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    1. my goal is for Charlie to get to where Mikey was. he's there now -- with the bucket. i accompany him up the ramp and send him in, then close the butt bar behind him. coming off the trailer he's always been fine (even when his sheet got tangled that one time lol). without the bucket tho, he's more like Penn. won't walk past me, and won't stay on if i move away from his head. and you've mentioned the tail thing before but i'm a little hesitant to get into anything resembling a show of force with charlie, just based on his behaviors on the ground. not ruling out trying that tho!

      really tho, what you say about the 'going forward on the ground' is what we want to do too. and we're definitely working on that in ground work usually about once a week. it's just not confirmed yet, le sigh.

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  12. Have you thought about starting an unreliable reward in the bucket? The unreliable reward can make a confirmed response even stronger (classic "maybe I'll get a million bucks THIS TIME" at the slots). It can also decrease the frequency of a correct response in the beginning of unreliable reward training, which you may not want with trailer loading. But obviously you are willing to put in the time and practice to make it work! However, the goal of unreliable reward training is to get a cue super reliable even WITHOUT the reward at the end.

    Just one possible thought!

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    1. yea idk.... i don't see the bucket as part of our training at all. all the work i'm doing in establishing a response is in that 'send forward' cue that i've written about. the bucket is just a hold over until that response is better confirmed, so i'm not going to devote any training time to working with the bucket

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  13. It sounds like you are making some good progress. I'm not much help with advice- Prince couldn't jump on a trailer fast enough, and Hero only needed one hard core training session of "moving towards the trailer = happy place and moving away from trailer = work" before he decided it was easier to get on the first time we ask. I've never rewarded him with anything more than having some nice alfalfa hay waiting on the trailer for him if we are going farther than 20 mins away.

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    1. ha Hero sounds like my kinda guy!! and yea that's basically a high-level version of the method i use too. negative reinforcement: the unpleasantness (work) goes away when the right response (getting on the trailer) is achieved. alas, charlie is having a slower time here bc he's got some resistances and pressure issues with the 'work' part. if he doesn't accept that part of it... the whole method fails. we're working (ha puns) on it tho!

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  14. I'm lucky in that Val raced for years and years, and someone definitely took the time to teach him good trailer manners, so I haven't had to teach him any skills. In a new trailer,, especially if it's a step up, I'll usually just lead him on and have a cookie on hand as encouragement. He likes to go new places though so he goes on without any other outside assistance, and stands very politely while he gets fastened in.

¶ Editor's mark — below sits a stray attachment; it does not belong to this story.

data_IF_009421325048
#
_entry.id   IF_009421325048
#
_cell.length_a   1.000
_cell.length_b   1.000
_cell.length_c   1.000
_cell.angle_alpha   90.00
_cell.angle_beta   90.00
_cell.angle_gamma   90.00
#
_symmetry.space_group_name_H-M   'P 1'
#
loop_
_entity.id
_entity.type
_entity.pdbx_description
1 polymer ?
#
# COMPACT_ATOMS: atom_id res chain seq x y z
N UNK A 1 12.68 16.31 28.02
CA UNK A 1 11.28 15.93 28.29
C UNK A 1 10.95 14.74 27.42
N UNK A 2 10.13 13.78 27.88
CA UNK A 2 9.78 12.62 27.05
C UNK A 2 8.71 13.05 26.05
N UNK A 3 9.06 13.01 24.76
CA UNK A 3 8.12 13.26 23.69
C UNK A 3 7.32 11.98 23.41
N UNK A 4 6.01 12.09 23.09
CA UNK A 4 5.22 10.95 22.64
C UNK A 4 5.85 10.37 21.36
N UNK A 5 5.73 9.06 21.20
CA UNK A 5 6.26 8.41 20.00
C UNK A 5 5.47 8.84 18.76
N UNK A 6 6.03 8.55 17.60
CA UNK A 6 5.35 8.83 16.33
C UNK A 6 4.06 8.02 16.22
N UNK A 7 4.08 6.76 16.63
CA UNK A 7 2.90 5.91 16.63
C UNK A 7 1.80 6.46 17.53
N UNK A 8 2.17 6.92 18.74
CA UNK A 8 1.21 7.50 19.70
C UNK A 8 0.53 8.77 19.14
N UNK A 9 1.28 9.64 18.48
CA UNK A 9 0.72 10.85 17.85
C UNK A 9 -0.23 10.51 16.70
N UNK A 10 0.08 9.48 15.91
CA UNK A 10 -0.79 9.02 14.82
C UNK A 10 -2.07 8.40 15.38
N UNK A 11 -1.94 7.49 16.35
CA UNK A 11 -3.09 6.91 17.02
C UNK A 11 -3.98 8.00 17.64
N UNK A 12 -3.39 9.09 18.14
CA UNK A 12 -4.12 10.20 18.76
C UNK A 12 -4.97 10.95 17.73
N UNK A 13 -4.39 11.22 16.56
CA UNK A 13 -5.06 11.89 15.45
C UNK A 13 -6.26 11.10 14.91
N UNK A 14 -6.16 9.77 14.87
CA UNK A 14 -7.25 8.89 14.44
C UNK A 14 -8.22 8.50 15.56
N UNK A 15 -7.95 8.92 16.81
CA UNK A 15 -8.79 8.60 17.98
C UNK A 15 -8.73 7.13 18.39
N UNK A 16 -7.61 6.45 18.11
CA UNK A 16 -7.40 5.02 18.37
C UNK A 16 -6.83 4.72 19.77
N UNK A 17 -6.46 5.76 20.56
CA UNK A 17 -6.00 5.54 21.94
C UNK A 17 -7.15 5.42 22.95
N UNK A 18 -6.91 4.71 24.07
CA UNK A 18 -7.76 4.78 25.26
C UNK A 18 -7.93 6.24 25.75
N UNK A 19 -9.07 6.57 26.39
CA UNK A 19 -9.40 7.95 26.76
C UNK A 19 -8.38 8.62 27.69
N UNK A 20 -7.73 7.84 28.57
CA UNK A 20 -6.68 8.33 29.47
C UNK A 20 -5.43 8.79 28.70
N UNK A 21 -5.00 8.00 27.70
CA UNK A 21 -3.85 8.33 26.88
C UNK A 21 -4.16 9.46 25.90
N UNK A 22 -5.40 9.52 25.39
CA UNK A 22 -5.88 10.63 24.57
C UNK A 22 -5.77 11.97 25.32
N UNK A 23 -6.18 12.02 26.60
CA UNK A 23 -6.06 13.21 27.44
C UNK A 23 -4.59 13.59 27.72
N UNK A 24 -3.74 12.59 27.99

With the babies though, my mom has done a lot of work to make sure they load easily and will stand on the trailer until they're told to get off, and she's done a lot of work like you have with practicing on and off and never even going anywhere. It's just really helpful to know that getting on/off the trainer won't be an issue in any part of traveling.

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    1. well.... i'm not sure if it was his racing for years and years that makes the difference bc charlie did that too. but yea, charlie gets on much like val - lead him on and stand with him and he's totally fine. if there's a second person to close the butt bar, you're golden. but if there's NOT a second person, charlie's gonna back right off with you (politely but with determination) when you try to move back there. so we do all that same kind of practice your mother does too. it's so so worth it.

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  15. I don't do buckets or food but I swear by a lunge line looped through the head of the trailer. It has worked magic for me with several horses all varying personalities and reasons for not wanting to politely load.

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    1. This is what finally did it for my hard loader. At first, I used my (large) father to lean on said line and winch her in while I had a lunge whip behind, but we've slowly progressed to the point where the line just kind of steers and keeps her from avoiding the door and half the time I don't even get the whip picked up before she's in. Coming home has always been easier, but lately I hardly get the line snapped on before she's in. I'm pretty proud, because she used to get explosive and rope burned the shit out of my hand (and nearly keelhauled me through the trailer window). She also would seem to purposely try to hit her head coming out or would try to sit down enough to get under the butt bar like she was TRYING to have a good enough reason to never get into the trailer again. Red mares, man. They're crazy.

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    2. yeaaaa....... i just don't see winching a horse in, or using any variation of force to be a sustainable method for weekly hauling. like, that's basically what i view as a last resort.

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  16. Mine will all self-load for me. I don't remember specifically teaching them to it, but none of them are nervous about floating & they are all good on the ground so they just.... do it. Mind you, Lou likes to violently protest at first, then on the second ask she'll go on sweet as. It's like a little ritual of hers!

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    1. ha isabel preferred being asked twice too!!